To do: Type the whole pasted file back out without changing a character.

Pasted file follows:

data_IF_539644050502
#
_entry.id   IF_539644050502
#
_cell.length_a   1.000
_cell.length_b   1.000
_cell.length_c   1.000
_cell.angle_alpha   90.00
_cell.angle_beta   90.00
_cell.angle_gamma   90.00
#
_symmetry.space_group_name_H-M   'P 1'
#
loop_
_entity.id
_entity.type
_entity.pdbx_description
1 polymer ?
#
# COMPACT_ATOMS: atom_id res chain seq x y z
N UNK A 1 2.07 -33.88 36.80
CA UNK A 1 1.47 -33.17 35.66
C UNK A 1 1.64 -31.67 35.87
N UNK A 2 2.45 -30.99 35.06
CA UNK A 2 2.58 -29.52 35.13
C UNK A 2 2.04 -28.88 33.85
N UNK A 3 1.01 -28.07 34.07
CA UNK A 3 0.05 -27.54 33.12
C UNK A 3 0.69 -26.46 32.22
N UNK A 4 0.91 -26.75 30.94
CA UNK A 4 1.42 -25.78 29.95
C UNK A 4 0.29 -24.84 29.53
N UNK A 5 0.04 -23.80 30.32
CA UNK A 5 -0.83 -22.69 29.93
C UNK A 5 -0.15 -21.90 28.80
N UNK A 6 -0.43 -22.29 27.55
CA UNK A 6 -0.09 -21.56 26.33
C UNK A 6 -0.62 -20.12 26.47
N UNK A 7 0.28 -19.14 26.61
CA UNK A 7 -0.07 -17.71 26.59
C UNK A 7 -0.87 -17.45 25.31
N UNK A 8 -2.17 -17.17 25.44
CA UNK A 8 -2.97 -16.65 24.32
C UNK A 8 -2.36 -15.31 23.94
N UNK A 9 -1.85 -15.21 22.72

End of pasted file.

data_IF_539644050502
#
_entry.id   IF_539644050502
#
_cell.length_a   1.000
_cell.length_b   1.000
_cell.length_c   1.000
_cell.angle_alpha   90.00
_cell.angle_beta   90.00
_cell.angle_gamma   90.00
#
_symmetry.space_group_name_H-M   'P 1'
#
loop_
_entity.id
_entity.type
_entity.pdbx_description
1 polymer ?
#
# COMPACT_ATOMS: atom_id res chain seq x y z
N UNK A 1 2.07 -33.88 36.80
CA UNK A 1 1.47 -33.17 35.66
C UNK A 1 1.64 -31.67 35.87
N UNK A 2 2.45 -30.99 35.06
CA UNK A 2 2.58 -29.52 35.13
C UNK A 2 2.04 -28.88 33.85
N UNK A 3 1.01 -28.07 34.07
CA UNK A 3 0.05 -27.54 33.12
C UNK A 3 0.69 -26.46 32.22
N UNK A 4 0.91 -26.75 30.94
CA UNK A 4 1.42 -25.78 29.95
C UNK A 4 0.29 -24.84 29.53
N UNK A 5 0.04 -23.80 30.32
CA UNK A 5 -0.83 -22.69 29.93
C UNK A 5 -0.15 -21.90 28.80
N UNK A 6 -0.43 -22.29 27.55
CA UNK A 6 -0.09 -21.56 26.33
C UNK A 6 -0.62 -20.12 26.47
N UNK A 7 0.28 -19.14 26.61
CA UNK A 7 -0.07 -17.71 26.59
C UNK A 7 -0.87 -17.45 25.31
N UNK A 8 -2.17 -17.17 25.44
CA UNK A 8 -2.97 -16.65 24.32
C UNK A 8 -2.36 -15.31 23.94
N UNK A 9 -1.85 -15.21 22.72